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Album Review: The Canyons and Mesas of Bandelier
Jill Haley
Cover image of the album The Canyons and Mesas of Bandelier by Jill Haley
The Canyons and Mesas of Bandelier
Jill Haley
54 minutes
Review by Kathy Parsons
The Canyons and Mesas of Bandelier is the seventh in a series of albums inspired by Jill Haley's artist-in residence experiences at various US National Parks, Monuments and Sites. Known primarily as an oboist and English horn artist, Haley also features her pianistic artistry on this album along with additional woodwinds and vocals. Guest artists include Jill's husband, David Cullen (guitar), his son, Graham (cello) and Tony Deangelis on drums and percussion. As has been true of Jill's other albums, the music on The Canyons and Mesas of Bandelier is varied in styling and instrumentation, but overall, the twelve original tracks are very calming and peaceful as well as reflective of the landscapes and wildlife that inspired them.

Bandelier National Monument is located near Los Alamos, New Mexico and preserves the homes and territory of the Ancestral Puebloans of the Southwestern US. Most of the pueblo structures date back to between 1150 and 1600 AD and were carved into light-colored volcanic cliffs at the edge of a narrow, wooded canyon - a tributary of the Rio Grande.

The album begins with "Plaintive Cavate Melody," a haunting piece for oboe, piano and vocals (no lyrics). "Cavate" means "hollowed out" and refers to the cliff dwellings that were created from volcanic rock. Feelings of isolation and solitude flow from the oboe while the piano adds a more grounding quality - a beautiful start! "Frijoles Canyon Awakens" is a peaceful piano solo that incorporates the sounds of birds from Bandelier here and there (my cats love this one!). "Ecotone" refers to the plants and animals from various areas in the canyon coming together to form an "ecotone." Appropriately, a variety of musical instruments - cello, English horn, piano, flute, clarinet and vocals - come together to tell their story. "Fantastical Formations" begins as an energetic piano solo (oboe enters later in the piece) and refers to the rock formations created from volcanic activity followed by erosion. "Vista at Valles Caldera" is a favorite. Mostly a duet for piano and acoustic guitar with some English horn highlights, it expresses feelings of open space and a sense of mystery. "Tsankawi Footpaths" refers to the well-worn paths left by the Pueblo people who trekked up and down the steep-sided mesa. Piano, English horn and light percussion combine to suggest energetic movement. "Parajito Moonglow" is a peaceful duet for piano and English horn that expresses the tranquil feelings that come while watching the moon rise over the Parajito Plateau - a gentle lullaby for the inhabitants of the canyon! "Gratitude for the CCC" is another favorite. A nod to the Civilian Conservation Corps that built roads and facilities in the 1930's and early 1940's, it's a heartfelt "thank you" expressed with guitar, oboe, English horn and cello. The album comes to a close with "Burnt Mesa," a piano solo that describes some of the signs of past fires that can be found among the trees.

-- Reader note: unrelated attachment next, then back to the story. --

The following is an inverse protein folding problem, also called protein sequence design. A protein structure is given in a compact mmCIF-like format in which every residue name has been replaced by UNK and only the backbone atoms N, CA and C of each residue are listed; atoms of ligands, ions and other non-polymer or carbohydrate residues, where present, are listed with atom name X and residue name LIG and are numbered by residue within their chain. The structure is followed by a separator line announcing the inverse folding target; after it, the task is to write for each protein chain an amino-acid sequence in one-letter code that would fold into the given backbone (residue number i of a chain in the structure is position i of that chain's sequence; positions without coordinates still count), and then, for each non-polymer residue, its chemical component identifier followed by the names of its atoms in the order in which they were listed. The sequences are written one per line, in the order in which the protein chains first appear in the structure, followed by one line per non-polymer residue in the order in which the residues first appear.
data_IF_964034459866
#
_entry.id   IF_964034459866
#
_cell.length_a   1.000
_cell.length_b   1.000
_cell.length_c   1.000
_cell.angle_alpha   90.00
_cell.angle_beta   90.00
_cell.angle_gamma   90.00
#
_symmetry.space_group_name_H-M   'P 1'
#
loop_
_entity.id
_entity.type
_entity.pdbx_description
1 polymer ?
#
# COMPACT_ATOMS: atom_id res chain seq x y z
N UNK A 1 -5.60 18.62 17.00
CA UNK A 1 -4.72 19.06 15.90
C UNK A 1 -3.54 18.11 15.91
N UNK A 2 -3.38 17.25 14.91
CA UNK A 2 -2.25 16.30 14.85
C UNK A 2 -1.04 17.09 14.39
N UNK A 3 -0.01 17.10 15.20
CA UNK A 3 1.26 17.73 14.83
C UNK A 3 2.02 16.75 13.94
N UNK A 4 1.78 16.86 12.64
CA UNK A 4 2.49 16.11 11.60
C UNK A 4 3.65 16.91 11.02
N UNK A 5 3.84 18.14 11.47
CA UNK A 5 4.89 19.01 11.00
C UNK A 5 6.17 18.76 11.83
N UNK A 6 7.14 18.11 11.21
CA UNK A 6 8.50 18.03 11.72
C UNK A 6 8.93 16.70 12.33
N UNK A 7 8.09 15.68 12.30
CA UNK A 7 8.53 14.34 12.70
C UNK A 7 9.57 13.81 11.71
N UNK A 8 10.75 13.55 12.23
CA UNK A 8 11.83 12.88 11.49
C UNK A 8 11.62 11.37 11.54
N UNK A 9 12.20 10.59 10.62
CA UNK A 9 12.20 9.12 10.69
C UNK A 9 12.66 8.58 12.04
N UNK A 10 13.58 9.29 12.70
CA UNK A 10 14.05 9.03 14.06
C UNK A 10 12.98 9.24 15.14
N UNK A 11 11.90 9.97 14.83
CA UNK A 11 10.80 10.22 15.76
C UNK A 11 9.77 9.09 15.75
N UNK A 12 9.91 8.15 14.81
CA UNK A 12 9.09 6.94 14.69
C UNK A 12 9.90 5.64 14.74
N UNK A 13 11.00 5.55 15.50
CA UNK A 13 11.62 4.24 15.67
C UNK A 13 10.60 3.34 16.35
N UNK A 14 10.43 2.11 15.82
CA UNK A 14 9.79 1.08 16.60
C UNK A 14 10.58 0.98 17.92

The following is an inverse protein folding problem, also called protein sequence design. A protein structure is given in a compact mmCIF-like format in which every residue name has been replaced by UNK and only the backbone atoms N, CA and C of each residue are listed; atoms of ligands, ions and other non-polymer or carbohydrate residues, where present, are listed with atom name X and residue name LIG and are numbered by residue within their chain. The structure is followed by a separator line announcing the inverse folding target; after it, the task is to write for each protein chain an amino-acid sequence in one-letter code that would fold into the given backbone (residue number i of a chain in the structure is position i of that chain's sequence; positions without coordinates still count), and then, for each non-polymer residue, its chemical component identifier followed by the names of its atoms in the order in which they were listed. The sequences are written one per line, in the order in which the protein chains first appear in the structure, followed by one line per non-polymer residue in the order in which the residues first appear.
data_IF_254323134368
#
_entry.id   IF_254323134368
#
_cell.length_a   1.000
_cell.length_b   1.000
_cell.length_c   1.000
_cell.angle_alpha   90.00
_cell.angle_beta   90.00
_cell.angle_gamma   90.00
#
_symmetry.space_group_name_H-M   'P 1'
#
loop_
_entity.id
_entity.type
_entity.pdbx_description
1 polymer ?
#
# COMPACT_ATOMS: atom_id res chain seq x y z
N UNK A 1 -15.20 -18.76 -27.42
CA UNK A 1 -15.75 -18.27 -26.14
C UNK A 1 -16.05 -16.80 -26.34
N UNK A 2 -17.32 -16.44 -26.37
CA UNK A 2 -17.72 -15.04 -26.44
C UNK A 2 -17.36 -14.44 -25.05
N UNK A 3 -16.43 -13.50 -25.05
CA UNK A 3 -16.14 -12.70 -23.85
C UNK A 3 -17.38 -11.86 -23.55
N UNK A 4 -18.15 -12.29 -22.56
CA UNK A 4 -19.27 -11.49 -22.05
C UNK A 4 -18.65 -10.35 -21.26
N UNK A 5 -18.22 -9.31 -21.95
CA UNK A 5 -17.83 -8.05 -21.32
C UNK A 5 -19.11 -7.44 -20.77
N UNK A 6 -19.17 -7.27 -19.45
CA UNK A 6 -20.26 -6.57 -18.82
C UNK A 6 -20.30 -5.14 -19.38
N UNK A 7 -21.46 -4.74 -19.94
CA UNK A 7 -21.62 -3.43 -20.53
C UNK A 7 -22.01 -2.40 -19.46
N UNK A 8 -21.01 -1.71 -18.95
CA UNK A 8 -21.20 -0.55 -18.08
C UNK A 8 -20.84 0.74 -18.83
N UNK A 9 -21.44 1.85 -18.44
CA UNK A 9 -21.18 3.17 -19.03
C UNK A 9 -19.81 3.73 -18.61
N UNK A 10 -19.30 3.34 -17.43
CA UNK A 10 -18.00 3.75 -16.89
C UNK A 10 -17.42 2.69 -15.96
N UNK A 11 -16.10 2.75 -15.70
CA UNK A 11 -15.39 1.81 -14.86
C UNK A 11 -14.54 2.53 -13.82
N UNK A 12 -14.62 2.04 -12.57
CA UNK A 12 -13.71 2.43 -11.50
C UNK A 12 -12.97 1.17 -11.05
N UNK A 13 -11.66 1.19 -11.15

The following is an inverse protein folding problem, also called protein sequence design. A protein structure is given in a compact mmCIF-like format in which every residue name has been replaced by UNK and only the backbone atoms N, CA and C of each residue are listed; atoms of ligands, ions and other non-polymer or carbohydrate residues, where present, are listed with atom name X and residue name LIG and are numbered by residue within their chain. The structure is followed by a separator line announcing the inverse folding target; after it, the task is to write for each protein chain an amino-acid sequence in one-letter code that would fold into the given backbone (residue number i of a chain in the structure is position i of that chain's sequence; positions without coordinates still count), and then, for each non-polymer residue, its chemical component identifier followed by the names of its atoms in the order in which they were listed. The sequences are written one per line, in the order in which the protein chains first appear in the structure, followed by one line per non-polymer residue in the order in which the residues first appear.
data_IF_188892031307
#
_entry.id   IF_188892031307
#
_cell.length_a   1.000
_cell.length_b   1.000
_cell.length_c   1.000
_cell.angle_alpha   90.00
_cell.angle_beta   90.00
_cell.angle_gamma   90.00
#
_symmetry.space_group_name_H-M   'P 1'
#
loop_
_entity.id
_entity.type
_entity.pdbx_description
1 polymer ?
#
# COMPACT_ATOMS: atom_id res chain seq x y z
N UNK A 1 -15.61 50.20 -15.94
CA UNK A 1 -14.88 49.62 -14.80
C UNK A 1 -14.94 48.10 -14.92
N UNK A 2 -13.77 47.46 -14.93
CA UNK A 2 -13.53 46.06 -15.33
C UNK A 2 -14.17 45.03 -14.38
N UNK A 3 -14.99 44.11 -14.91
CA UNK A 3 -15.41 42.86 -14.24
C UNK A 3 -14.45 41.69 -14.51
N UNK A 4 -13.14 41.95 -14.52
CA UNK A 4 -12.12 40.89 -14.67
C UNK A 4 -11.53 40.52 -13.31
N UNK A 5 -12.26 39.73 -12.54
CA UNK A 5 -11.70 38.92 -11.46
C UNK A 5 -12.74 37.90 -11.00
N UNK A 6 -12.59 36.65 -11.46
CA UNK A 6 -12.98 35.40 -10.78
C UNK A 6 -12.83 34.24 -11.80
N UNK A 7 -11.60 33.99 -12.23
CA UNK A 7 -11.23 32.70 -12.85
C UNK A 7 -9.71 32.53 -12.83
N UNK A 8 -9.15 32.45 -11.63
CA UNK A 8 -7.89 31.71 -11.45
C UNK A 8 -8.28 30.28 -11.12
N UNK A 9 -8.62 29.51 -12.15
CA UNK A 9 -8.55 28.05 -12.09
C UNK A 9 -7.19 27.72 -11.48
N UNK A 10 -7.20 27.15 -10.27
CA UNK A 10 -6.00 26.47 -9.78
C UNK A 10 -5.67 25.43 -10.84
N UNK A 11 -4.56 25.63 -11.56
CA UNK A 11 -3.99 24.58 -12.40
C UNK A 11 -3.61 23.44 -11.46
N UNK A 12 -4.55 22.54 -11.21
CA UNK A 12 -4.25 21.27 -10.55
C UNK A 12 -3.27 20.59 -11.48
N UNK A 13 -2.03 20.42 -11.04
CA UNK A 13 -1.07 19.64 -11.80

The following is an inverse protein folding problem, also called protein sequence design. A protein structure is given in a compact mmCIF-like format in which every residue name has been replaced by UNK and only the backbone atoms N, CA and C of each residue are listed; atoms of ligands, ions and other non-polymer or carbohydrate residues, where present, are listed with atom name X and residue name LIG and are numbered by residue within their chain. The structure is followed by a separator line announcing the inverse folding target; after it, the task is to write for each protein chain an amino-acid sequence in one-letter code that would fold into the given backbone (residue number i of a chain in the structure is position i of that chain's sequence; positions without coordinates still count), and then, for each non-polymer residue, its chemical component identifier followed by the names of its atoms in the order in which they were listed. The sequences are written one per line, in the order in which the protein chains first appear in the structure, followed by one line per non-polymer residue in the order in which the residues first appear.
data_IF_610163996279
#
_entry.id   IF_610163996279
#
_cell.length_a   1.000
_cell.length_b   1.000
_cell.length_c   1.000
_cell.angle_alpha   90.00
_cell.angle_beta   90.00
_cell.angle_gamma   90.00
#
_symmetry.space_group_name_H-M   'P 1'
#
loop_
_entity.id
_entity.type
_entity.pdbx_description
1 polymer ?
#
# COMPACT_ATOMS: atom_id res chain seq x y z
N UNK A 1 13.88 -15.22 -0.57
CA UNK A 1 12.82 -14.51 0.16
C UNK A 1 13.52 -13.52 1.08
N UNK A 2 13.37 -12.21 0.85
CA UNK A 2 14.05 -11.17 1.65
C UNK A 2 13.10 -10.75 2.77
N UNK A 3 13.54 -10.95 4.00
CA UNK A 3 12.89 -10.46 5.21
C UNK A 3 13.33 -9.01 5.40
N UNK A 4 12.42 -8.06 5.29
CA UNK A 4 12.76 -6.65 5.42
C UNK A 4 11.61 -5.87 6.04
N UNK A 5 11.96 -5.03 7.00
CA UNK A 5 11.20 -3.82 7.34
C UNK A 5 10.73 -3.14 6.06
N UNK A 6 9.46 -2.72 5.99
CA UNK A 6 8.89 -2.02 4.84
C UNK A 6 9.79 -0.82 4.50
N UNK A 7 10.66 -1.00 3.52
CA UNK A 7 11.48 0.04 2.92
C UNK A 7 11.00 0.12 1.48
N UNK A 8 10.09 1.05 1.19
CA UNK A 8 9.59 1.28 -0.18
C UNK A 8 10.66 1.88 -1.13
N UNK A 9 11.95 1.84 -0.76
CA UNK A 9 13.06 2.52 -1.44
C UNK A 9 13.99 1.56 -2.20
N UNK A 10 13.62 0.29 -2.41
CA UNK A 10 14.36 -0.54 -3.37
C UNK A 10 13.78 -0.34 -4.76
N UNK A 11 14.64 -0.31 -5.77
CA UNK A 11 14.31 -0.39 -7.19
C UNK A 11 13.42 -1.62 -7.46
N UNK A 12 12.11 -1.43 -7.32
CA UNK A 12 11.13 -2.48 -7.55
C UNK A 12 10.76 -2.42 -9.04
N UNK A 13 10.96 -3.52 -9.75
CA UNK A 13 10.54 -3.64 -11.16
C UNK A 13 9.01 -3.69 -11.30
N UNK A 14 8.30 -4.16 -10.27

Jill Haley is creating a fascinating body of work with her musical interpretations of our National Parks and Monuments - and she isn't done yet! Each of these albums has its own distinctive style and character, depending on the landscapes and creatures of the area. The Canyons and Mesas of Bandelier is available from Amazon, Apple Music/iTunes, Spotify and other sites. There are some beautiful scenic music videos on Jill's site and YouTube as well.
March 18, 2021
Contributing artists:
David Cullen
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